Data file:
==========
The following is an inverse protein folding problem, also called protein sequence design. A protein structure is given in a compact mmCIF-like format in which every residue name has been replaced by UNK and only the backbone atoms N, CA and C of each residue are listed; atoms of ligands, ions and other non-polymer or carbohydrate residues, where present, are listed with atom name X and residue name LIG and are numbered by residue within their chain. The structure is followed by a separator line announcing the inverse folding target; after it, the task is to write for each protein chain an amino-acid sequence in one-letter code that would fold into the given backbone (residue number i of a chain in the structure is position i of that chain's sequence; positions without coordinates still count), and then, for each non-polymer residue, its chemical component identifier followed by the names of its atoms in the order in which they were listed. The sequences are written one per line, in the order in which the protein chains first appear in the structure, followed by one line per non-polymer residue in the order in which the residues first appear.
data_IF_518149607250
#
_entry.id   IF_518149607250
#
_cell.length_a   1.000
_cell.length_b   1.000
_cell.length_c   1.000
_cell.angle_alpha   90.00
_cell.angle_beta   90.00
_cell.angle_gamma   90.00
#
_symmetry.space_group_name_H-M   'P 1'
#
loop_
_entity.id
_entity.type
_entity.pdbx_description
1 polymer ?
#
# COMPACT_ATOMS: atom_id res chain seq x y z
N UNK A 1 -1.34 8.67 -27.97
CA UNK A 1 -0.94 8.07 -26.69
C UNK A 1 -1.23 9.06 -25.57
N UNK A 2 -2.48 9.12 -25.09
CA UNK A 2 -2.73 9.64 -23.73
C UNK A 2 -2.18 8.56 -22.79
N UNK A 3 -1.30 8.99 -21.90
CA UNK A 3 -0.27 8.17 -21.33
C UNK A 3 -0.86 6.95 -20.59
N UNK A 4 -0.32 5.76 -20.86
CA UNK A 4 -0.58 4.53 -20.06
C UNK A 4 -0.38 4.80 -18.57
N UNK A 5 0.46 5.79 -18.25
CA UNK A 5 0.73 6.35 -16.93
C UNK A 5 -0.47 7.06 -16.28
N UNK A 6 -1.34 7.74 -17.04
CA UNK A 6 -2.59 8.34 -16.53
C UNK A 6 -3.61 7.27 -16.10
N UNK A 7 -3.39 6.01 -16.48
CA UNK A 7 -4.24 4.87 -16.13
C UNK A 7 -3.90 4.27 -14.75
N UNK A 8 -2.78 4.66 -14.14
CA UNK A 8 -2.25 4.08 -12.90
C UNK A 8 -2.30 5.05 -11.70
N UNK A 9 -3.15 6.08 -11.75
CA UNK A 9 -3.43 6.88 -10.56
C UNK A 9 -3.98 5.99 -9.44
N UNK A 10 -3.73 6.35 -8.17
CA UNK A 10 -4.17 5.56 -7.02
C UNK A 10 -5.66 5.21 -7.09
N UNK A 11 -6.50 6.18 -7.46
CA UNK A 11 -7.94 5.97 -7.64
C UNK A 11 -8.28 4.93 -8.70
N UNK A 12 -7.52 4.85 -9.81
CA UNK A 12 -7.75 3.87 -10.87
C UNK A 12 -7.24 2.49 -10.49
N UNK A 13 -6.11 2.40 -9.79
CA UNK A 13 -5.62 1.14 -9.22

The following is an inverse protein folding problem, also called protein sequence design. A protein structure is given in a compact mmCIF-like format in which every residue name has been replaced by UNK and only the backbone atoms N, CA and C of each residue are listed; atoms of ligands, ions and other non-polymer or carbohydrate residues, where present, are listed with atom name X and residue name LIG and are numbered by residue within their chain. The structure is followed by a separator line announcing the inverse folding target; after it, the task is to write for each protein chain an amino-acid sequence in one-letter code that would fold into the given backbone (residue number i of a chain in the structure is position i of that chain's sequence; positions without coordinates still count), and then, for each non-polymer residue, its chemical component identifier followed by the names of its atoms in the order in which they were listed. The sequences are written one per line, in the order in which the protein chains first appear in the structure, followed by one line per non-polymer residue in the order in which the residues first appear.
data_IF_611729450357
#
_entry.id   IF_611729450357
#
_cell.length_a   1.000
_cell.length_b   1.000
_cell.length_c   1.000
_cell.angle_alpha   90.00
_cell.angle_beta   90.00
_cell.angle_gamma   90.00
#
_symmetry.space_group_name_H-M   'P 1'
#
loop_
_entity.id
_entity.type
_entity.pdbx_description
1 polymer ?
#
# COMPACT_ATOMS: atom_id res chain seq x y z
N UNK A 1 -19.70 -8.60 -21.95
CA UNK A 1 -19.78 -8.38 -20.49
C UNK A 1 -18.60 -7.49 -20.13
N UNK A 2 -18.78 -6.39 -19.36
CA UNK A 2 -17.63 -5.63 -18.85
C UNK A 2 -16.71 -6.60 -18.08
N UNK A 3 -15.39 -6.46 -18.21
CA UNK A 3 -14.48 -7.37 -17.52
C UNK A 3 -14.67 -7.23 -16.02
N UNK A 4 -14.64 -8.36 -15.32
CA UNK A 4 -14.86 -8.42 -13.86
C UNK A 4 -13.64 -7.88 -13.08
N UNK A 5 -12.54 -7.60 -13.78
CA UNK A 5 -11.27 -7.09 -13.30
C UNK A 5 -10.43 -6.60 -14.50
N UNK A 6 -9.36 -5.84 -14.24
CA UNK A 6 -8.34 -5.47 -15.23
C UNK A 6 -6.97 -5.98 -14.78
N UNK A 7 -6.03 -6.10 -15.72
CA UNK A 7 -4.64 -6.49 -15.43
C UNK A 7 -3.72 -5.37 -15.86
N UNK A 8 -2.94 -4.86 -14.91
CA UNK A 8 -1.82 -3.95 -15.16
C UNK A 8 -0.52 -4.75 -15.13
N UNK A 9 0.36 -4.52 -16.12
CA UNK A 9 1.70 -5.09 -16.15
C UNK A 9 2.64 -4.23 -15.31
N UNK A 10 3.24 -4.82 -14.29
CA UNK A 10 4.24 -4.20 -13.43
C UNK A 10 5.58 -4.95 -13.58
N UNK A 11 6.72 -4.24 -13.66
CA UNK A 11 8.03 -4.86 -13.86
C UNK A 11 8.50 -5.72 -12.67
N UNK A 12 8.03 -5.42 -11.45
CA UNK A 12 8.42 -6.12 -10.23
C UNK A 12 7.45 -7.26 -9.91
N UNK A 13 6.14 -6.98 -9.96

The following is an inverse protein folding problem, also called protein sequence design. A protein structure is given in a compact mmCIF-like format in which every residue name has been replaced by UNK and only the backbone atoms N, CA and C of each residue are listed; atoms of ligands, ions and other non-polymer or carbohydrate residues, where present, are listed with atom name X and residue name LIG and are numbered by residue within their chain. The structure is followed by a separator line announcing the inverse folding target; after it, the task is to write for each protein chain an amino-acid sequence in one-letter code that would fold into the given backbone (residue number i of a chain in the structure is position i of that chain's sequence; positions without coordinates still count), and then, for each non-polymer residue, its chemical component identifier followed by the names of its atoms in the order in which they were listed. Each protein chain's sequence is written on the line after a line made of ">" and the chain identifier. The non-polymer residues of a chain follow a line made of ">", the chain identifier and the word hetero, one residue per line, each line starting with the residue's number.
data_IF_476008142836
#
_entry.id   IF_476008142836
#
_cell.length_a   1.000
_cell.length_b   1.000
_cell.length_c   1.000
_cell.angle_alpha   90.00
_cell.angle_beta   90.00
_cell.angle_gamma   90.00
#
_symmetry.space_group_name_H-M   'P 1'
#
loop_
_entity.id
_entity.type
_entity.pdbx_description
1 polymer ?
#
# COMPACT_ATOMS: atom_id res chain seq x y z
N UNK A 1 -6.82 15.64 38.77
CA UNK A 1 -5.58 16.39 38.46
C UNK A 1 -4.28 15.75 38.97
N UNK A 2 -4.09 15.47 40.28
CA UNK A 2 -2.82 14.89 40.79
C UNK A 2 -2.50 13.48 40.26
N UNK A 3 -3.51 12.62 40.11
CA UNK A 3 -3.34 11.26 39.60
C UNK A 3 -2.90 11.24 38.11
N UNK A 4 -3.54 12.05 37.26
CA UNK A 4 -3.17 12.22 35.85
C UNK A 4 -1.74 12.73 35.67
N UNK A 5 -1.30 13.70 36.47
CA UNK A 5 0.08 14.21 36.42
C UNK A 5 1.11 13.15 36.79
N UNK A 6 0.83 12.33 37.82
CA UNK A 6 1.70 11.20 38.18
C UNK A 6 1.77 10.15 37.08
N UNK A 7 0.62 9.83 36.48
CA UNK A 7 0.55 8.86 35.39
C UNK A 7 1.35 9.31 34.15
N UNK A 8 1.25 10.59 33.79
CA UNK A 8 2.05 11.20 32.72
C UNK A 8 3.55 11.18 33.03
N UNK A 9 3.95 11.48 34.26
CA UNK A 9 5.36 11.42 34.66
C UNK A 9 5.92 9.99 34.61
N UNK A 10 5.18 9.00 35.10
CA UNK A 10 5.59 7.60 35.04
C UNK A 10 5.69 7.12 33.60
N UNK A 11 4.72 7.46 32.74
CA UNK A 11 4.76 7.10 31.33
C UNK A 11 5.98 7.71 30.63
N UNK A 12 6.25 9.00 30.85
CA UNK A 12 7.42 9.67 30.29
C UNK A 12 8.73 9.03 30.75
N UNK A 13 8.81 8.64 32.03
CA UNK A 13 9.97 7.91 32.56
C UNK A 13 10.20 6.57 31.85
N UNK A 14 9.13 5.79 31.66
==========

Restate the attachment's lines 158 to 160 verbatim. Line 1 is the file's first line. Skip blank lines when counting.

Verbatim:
CA UNK A 7 0.55 8.86 35.39
C UNK A 7 1.35 9.31 34.15
N UNK A 8 1.25 10.59 33.79